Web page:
If not properly handled, being the recipient of government backed loans could cause some serious headaches for upcoming Research and Development (R&D) tax credit claims.
In direct response to the Coronavirus pandemic the Government rushed out the Coronavirus Business Interruption Loan Scheme (CBILS) and the Bounce Back Loan Scheme (BBLS). Whilst very welcome these schemes are, both are what is classed as Notified State Aid which restricts applications for R&D tax credits.
Misinformation has appeared online about whether or not you can claim R&D tax credits alongside government emergency funding and in this briefing paper, we aim to clear up the confusion
Why is there a problem?
CBILS. BBLS and R&D Tax Credits are all governed by an EU Temporary Framework that defined and standardised the ways in which member states (and we’re still there until 31st December 2020) can use State Aid to keep their economies afloat.
Because the SME R&D scheme is so generous, that in itself is deemed to be State Aid – and EU law prohibits a company from receiving more than one State Aid for a project.
This means that receiving even a penny by way of a Notified State Aid grant (CBILS/BBLS) would prohibit a company from claiming R&D relief for a project under the SME scheme.
Why the restriction?
Put simply, the EU rules state that companies should not receive state aid where it would result in an unfair advantage over others in the market. Receiving multiple funding from various forms of state aid would therefore clearly be an unfair advantage.
And once the grant has been received, it’s too late – a company can’t repay the grant to get back into the SME scheme – so this needs considering in advance.
How do the rules affect SMEs?
State Aid rules prevent a business using more than one form of Notified State Aid on the same project, even if they’re used at different times, and even if you pay the money back.
So if you’ve been claiming SME R&D tax credits, you won’t be allowed to use CBILS/BBLS finance to support any project that has received SME R&D tax relief.
If you haven’t yet been claiming for SME R&D tax credits, any project that you support using CBILS/BBLS won’t be eligible for SME R&D tax credits, either now or at any point in the future.
The impact of this is going to vary depending on the size of the SME, the number of R&D projects you have, and their ratio of R&D costs to total costs.
Why is this bad?
If an SME’s R&D projects have received Notified State Aid, it means that the SME cannot then claim R&D tax relief under the SME scheme.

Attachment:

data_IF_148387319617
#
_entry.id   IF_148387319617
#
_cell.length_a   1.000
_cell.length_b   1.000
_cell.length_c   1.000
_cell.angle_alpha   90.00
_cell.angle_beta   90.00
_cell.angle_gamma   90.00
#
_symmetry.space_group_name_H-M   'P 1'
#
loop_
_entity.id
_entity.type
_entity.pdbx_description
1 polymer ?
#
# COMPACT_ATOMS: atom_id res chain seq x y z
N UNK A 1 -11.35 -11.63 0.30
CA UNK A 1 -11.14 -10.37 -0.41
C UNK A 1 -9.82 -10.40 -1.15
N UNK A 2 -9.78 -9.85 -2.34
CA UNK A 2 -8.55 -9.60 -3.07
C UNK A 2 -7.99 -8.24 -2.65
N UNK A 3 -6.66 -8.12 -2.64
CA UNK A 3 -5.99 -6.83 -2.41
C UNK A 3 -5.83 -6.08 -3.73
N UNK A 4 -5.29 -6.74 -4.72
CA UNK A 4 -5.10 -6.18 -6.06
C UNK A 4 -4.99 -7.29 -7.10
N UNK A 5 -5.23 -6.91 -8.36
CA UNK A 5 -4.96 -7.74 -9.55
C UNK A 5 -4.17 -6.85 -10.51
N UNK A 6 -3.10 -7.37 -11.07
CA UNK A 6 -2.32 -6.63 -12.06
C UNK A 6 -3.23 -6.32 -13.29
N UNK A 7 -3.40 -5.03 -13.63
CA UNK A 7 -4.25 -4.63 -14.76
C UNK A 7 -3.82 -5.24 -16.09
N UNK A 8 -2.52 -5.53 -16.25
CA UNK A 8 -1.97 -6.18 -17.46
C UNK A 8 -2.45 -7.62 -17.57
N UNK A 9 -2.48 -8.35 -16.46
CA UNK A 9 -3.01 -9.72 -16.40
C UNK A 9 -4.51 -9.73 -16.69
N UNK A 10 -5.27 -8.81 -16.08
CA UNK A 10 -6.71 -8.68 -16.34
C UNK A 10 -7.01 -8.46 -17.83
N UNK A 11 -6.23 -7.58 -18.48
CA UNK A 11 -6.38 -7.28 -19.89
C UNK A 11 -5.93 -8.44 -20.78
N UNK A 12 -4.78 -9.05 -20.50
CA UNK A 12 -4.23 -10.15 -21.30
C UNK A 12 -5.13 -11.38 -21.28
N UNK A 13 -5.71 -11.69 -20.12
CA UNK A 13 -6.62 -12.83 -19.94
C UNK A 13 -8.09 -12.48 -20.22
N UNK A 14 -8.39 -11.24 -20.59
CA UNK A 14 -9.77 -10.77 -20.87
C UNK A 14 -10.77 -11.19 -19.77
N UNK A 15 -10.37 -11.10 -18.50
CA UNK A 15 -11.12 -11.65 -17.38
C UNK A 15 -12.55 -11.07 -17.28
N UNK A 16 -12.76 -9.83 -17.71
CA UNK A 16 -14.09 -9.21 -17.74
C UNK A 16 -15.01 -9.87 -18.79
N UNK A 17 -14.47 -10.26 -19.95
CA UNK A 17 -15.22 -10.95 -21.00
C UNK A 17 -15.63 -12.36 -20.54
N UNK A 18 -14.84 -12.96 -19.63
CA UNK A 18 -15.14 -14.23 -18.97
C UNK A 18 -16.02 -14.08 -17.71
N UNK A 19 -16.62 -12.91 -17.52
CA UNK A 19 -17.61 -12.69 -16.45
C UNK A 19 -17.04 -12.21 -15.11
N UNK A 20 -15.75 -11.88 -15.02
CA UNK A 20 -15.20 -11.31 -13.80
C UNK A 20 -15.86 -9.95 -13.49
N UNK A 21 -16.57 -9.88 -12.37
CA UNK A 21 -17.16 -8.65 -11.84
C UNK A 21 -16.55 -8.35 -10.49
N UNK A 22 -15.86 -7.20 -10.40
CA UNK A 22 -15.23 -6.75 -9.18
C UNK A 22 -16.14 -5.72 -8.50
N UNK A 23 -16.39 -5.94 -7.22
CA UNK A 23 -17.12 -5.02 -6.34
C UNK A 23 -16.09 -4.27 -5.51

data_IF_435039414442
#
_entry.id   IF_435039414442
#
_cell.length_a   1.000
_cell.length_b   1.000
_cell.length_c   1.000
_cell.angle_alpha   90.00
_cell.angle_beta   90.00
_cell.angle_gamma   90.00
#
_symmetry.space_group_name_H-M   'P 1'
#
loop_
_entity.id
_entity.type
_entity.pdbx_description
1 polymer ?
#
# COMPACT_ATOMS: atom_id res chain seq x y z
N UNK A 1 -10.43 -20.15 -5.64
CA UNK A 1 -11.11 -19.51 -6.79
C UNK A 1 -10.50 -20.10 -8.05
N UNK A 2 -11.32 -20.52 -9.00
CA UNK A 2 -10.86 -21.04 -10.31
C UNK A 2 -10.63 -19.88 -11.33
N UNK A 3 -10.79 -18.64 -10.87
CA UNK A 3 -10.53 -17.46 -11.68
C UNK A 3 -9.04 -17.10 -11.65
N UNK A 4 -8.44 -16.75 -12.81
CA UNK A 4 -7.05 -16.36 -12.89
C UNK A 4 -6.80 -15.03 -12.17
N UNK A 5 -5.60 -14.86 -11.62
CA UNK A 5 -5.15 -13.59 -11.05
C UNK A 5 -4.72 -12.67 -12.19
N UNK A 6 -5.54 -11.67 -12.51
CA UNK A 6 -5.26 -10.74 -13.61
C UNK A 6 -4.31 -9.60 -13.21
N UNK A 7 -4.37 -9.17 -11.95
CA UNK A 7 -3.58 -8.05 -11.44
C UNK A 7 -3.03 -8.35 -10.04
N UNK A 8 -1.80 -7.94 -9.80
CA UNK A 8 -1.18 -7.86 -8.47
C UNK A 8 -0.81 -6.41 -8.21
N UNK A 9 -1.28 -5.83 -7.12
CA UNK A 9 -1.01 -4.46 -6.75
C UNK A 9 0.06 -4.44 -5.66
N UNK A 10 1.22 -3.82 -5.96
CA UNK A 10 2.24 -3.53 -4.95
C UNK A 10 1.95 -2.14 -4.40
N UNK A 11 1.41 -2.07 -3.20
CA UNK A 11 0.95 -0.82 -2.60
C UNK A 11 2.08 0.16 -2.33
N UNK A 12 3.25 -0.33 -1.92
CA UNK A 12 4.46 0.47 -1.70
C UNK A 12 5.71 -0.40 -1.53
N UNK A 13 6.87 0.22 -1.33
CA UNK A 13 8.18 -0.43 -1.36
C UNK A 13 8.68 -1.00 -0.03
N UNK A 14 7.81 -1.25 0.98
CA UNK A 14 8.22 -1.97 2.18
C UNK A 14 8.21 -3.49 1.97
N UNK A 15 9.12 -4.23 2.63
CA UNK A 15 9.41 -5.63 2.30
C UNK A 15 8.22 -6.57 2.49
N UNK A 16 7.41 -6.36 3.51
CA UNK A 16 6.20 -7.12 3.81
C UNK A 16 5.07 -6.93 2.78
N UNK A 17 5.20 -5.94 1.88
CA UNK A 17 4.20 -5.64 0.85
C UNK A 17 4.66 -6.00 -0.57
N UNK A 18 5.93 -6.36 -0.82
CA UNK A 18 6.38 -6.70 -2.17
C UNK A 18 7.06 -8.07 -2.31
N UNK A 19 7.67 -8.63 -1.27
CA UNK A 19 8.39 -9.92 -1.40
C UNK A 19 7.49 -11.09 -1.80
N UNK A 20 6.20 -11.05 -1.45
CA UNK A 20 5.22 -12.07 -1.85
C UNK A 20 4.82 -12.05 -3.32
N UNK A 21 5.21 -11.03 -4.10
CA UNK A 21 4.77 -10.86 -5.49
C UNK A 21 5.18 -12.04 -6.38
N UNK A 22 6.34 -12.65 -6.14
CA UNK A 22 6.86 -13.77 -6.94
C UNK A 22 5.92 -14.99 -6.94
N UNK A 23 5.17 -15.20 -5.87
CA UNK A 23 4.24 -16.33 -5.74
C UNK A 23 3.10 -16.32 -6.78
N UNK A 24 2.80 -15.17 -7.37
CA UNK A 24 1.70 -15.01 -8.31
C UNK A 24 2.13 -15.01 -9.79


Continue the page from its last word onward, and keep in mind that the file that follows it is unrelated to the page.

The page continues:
While the SME can still claim R&D tax relief on State-Aid-funded projects, this must be done through the less-generous R&D Expenditure Credit (RDEC) scheme, which is primarily used by large companies.
Using Notified State Aid on an R&D project pushes the entire project’s expenditure out of the SME scheme and into the RDEC scheme, which gives a return of about 13p per £1 (before tax) rather than the 25-33p per £1 of the SME scheme.
A couple of golden rules
R&D tax incentives remain a perfectly viable funding mechanism for consideration alongside all of the emergency funding measures outlined so far.
They are not mutually exclusive, but their relationship can be complicated
When allocating any form of State Aid to R&D projects, the golden rules are:
- If you can, use the funding on non-R&D activities first.
- Concentrate the remainder of the State Aid on as few R&D projects as possible.
If a project has received one form of notified State aid funding, then it cannot receive another. So a project funded with money from a CBIL cannot then feature in an SME R&D tax credit claim. However, it can still be included in an RDEC claim.
SMEs in the UK already have, and still are rushing towards CBILS and BBLS as ways to sustain their businesses until some form of economic normalcy returns. The problem is, very few are aware of how these schemes will affect their ability to claim for SME R&D tax relief, and many will inadvertently breach the rules.
It’s not clear how HMRC will respond to that, but they may have little choice but to follow the rules as written.
Because the rules work on a project-by-project basis, it is possible for a business to receive a CBIL and still claim SME R&D tax credits, but it is complex and the best thing to do is talk to experts such as Davis Grant who deal with R&D tax credits every day.